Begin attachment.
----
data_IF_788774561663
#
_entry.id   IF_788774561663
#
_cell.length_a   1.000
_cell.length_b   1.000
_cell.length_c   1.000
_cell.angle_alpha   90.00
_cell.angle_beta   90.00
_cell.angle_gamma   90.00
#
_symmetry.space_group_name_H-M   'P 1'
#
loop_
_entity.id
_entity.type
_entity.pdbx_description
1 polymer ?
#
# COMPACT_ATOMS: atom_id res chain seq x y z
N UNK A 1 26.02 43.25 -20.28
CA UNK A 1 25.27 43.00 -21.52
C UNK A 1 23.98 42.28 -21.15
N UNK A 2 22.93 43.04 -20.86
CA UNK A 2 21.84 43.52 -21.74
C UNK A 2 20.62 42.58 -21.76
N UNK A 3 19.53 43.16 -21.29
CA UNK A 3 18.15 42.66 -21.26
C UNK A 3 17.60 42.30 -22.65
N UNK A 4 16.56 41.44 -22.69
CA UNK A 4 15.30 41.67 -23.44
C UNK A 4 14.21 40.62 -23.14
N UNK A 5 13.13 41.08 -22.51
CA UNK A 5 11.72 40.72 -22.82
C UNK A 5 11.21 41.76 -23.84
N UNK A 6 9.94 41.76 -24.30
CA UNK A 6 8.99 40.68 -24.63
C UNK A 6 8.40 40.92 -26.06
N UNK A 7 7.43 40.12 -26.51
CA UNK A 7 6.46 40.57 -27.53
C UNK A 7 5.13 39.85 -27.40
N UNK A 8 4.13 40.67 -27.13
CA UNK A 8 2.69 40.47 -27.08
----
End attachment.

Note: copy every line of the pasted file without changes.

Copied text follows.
data_IF_788774561663
#
_entry.id   IF_788774561663
#
_cell.length_a   1.000
_cell.length_b   1.000
_cell.length_c   1.000
_cell.angle_alpha   90.00
_cell.angle_beta   90.00
_cell.angle_gamma   90.00
#
_symmetry.space_group_name_H-M   'P 1'
#
loop_
_entity.id
_entity.type
_entity.pdbx_description
1 polymer ?
#
# COMPACT_ATOMS: atom_id res chain seq x y z
N UNK A 1 26.02 43.25 -20.28
CA UNK A 1 25.27 43.00 -21.52
C UNK A 1 23.98 42.28 -21.15
N UNK A 2 22.93 43.04 -20.86
CA UNK A 2 21.84 43.52 -21.74
C UNK A 2 20.62 42.58 -21.76
N UNK A 3 19.53 43.16 -21.29
CA UNK A 3 18.15 42.66 -21.26
C UNK A 3 17.60 42.30 -22.65
N UNK A 4 16.56 41.44 -22.69
CA UNK A 4 15.30 41.67 -23.44
C UNK A 4 14.21 40.62 -23.14
N UNK A 5 13.13 41.08 -22.51
CA UNK A 5 11.72 40.72 -22.82
C UNK A 5 11.21 41.76 -23.84
N UNK A 6 9.94 41.76 -24.30
CA UNK A 6 8.99 40.68 -24.63
C UNK A 6 8.40 40.92 -26.06
N UNK A 7 7.43 40.12 -26.51
CA UNK A 7 6.46 40.57 -27.53
C UNK A 7 5.13 39.85 -27.40
N UNK A 8 4.13 40.67 -27.13
CA UNK A 8 2.69 40.47 -27.08